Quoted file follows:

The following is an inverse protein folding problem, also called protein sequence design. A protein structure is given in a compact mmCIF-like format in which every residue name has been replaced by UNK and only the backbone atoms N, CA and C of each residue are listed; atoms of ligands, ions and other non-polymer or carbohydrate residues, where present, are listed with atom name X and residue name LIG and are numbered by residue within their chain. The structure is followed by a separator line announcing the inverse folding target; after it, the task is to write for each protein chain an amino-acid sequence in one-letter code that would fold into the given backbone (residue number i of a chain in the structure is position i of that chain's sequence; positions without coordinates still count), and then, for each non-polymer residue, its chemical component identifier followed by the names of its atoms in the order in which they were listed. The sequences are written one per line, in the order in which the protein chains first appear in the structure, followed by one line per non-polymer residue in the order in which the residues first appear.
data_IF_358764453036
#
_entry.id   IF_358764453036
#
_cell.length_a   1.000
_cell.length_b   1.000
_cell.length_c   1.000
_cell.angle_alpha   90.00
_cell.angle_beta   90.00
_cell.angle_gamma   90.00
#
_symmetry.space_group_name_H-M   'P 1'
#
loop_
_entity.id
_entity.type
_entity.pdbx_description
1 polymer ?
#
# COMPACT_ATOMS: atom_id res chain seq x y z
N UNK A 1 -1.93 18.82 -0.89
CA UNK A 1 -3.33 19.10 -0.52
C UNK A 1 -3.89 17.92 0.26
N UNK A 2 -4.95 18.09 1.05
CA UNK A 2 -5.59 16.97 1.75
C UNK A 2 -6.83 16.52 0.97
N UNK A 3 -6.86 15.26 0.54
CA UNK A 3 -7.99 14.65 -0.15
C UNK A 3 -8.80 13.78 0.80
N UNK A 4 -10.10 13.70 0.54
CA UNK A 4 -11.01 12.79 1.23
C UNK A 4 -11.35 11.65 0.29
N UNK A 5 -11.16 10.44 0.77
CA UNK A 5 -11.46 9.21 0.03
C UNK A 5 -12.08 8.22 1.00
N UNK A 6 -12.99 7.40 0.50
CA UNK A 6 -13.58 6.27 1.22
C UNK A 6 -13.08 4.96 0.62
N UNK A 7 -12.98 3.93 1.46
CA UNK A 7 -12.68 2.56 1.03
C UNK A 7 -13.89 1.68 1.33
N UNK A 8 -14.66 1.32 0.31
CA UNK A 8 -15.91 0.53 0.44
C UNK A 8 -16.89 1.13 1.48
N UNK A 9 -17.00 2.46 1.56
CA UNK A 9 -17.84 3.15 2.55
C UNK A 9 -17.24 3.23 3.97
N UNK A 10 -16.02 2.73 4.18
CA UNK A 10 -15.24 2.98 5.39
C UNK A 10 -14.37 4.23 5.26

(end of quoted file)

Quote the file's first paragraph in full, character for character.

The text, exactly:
The following is an inverse protein folding problem, also called protein sequence design. A protein structure is given in a compact mmCIF-like format in which every residue name has been replaced by UNK and only the backbone atoms N, CA and C of each residue are listed; atoms of ligands, ions and other non-polymer or carbohydrate residues, where present, are listed with atom name X and residue name LIG and are numbered by residue within their chain. The structure is followed by a separator line announcing the inverse folding target; after it, the task is to write for each protein chain an amino-acid sequence in one-letter code that would fold into the given backbone (residue number i of a chain in the structure is position i of that chain's sequence; positions without coordinates still count), and then, for each non-polymer residue, its chemical component identifier followed by the names of its atoms in the order in which they were listed. The sequences are written one per line, in the order in which the protein chains first appear in the structure, followed by one line per non-polymer residue in the order in which the residues first appear.